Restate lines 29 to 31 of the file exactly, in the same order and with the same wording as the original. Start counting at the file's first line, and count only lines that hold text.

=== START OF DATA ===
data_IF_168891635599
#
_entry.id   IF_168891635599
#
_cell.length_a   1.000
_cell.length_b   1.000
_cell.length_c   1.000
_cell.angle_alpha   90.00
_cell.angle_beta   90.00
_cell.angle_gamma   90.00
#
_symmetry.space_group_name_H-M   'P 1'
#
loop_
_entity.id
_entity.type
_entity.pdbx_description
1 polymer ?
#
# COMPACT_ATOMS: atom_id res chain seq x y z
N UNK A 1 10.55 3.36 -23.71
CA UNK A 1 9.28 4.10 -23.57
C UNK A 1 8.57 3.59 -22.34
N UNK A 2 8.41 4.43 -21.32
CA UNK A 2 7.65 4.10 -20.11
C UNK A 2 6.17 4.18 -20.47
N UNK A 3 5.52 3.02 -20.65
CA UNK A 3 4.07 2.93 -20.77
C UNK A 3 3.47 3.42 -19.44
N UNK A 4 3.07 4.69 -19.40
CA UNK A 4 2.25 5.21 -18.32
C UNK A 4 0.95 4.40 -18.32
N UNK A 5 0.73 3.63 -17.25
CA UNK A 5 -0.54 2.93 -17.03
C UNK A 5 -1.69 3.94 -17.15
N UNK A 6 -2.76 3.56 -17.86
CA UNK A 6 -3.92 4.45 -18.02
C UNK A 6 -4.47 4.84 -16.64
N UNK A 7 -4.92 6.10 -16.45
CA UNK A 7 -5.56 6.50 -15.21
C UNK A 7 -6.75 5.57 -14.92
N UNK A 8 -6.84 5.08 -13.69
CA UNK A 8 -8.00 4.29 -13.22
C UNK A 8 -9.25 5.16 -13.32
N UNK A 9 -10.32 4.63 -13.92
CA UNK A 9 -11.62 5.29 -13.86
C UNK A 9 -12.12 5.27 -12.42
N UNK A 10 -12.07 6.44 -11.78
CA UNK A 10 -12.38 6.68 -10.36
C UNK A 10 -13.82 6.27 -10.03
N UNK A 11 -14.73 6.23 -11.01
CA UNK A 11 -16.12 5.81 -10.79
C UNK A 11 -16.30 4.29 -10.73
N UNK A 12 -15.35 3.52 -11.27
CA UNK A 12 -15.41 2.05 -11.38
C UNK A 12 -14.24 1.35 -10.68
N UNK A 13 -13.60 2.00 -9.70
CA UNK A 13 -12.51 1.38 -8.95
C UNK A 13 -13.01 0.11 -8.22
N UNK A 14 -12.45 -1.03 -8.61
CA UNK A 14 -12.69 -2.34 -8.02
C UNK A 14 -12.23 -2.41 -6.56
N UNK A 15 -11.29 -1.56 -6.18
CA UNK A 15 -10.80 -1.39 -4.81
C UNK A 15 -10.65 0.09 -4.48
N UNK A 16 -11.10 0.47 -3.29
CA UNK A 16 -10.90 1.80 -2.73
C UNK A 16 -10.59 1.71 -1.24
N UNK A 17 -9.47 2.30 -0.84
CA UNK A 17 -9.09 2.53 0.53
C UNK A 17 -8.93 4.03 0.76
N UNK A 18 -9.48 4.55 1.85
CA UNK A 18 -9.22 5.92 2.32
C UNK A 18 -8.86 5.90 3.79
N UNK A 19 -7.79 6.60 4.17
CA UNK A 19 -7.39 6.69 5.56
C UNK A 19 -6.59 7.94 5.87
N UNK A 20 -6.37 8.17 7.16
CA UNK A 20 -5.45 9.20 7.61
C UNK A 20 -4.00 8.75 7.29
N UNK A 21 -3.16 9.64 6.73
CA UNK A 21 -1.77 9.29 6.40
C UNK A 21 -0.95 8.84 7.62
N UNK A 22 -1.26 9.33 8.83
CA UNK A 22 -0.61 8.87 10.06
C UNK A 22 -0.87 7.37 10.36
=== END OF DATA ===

C UNK A 3 3.47 3.42 -19.44
N UNK A 4 3.07 4.69 -19.40
CA UNK A 4 2.25 5.21 -18.32